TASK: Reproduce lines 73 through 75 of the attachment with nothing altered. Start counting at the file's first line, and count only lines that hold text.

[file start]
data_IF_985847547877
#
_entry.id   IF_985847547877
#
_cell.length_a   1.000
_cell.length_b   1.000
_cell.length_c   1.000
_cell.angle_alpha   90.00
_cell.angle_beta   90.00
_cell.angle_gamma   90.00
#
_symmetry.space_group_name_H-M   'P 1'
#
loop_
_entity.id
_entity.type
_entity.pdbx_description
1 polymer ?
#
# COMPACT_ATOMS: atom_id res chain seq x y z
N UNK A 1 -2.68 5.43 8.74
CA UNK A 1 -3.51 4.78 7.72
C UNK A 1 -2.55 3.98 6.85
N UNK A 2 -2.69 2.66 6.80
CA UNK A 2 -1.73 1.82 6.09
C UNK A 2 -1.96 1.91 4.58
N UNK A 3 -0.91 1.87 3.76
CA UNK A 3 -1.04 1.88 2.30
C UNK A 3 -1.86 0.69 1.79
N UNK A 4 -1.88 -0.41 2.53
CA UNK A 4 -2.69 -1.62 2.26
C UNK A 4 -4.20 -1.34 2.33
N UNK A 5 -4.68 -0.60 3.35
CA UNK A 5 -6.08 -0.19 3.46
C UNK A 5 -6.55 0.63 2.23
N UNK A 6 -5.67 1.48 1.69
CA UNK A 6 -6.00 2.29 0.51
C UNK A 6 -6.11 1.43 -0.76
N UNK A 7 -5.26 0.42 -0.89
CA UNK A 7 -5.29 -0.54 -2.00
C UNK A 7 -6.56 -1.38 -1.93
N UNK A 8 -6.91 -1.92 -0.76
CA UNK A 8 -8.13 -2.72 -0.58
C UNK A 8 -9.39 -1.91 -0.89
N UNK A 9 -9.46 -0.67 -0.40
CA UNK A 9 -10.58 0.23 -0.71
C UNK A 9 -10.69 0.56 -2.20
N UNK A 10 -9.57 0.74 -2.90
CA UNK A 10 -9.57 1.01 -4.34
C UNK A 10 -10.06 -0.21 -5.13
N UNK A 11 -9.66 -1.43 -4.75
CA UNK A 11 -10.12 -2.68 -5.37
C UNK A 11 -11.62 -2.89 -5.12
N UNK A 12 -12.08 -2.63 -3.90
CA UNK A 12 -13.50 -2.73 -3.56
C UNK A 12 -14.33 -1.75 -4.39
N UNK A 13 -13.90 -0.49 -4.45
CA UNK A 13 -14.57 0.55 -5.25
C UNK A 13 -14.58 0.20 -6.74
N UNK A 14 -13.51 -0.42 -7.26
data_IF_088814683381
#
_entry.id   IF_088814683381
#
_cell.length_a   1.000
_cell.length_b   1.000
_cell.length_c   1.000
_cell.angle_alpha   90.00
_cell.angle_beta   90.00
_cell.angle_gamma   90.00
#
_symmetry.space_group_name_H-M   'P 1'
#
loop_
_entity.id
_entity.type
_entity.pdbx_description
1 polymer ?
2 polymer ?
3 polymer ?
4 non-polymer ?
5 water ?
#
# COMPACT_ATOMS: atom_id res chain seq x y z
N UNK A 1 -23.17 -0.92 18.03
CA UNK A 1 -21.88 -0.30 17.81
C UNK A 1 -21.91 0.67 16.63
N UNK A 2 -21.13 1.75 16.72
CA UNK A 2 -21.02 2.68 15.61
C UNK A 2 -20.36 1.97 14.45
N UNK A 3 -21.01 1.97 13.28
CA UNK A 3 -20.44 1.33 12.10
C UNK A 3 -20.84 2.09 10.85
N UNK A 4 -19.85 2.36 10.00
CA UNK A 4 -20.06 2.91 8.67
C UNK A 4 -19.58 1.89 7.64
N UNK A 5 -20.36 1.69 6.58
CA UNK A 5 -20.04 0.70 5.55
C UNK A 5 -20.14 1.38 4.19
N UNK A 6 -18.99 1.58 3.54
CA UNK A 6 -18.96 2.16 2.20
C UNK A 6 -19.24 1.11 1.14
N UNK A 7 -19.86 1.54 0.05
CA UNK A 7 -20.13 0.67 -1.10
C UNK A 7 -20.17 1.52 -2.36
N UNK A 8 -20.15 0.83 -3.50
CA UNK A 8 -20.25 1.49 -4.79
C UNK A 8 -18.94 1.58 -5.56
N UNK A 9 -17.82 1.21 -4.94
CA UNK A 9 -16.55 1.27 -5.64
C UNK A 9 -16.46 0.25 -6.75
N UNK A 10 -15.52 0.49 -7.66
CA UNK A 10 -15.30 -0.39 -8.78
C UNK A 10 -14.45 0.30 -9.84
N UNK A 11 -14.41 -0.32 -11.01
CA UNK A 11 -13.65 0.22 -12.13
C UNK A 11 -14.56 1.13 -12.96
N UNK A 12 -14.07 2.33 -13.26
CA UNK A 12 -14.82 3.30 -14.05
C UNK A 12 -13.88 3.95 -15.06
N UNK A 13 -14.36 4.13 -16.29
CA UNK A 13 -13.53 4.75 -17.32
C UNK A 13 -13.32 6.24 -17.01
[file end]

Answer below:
#
loop_
_entity.id